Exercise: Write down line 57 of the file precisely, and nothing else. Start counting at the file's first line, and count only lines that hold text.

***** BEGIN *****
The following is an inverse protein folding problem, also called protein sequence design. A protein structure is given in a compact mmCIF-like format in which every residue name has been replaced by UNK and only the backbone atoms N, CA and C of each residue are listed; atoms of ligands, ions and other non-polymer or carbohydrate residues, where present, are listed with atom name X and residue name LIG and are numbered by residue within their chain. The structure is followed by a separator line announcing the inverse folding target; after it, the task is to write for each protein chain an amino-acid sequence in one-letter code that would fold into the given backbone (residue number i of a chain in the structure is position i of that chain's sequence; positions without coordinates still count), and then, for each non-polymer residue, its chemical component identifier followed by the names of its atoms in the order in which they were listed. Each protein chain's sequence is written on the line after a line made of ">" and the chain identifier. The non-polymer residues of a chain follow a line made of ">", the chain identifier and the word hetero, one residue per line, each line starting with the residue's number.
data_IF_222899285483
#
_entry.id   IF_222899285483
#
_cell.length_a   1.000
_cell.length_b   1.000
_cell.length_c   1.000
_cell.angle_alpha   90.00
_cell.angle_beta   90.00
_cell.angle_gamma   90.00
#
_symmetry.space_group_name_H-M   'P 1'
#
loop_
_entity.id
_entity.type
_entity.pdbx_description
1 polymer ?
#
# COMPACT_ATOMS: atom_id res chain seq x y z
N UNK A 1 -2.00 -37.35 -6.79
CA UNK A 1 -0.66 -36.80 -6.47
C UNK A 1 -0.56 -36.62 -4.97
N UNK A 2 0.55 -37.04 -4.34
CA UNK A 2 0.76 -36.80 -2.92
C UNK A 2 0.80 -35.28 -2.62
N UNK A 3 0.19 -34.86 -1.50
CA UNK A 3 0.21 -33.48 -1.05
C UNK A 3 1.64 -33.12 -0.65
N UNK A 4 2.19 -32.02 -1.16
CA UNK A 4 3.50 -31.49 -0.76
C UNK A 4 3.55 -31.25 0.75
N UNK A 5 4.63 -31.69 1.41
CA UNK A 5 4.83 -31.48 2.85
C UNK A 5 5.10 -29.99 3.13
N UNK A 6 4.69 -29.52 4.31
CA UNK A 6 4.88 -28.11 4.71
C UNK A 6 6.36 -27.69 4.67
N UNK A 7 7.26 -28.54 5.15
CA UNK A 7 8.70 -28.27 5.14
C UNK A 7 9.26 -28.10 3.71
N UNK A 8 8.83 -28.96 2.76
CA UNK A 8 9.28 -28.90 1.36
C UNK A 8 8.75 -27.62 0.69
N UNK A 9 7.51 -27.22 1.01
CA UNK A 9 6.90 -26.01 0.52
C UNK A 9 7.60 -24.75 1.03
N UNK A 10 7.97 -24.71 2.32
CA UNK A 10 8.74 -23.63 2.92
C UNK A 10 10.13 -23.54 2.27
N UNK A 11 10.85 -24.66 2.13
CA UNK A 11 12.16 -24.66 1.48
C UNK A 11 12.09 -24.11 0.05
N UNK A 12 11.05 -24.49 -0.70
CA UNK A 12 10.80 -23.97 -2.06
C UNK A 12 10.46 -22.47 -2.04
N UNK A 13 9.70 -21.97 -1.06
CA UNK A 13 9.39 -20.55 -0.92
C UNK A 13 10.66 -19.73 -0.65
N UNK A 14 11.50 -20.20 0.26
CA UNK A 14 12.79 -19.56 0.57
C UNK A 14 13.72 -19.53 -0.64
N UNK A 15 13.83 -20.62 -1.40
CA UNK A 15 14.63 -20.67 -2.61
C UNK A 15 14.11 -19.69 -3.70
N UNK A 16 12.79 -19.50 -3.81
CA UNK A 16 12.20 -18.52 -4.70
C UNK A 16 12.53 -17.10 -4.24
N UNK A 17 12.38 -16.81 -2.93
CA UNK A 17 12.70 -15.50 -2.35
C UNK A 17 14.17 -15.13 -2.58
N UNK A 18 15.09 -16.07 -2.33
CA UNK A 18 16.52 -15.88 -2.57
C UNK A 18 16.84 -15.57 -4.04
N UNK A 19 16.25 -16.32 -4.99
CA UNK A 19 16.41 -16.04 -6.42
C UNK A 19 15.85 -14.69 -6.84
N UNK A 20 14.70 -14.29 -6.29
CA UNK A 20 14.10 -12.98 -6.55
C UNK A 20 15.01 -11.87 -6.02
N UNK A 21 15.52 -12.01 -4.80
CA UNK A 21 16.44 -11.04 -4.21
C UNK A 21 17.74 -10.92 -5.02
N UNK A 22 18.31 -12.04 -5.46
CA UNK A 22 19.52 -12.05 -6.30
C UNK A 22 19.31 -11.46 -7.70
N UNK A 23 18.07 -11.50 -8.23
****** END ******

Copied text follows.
C UNK A 12 10.46 -22.47 -2.04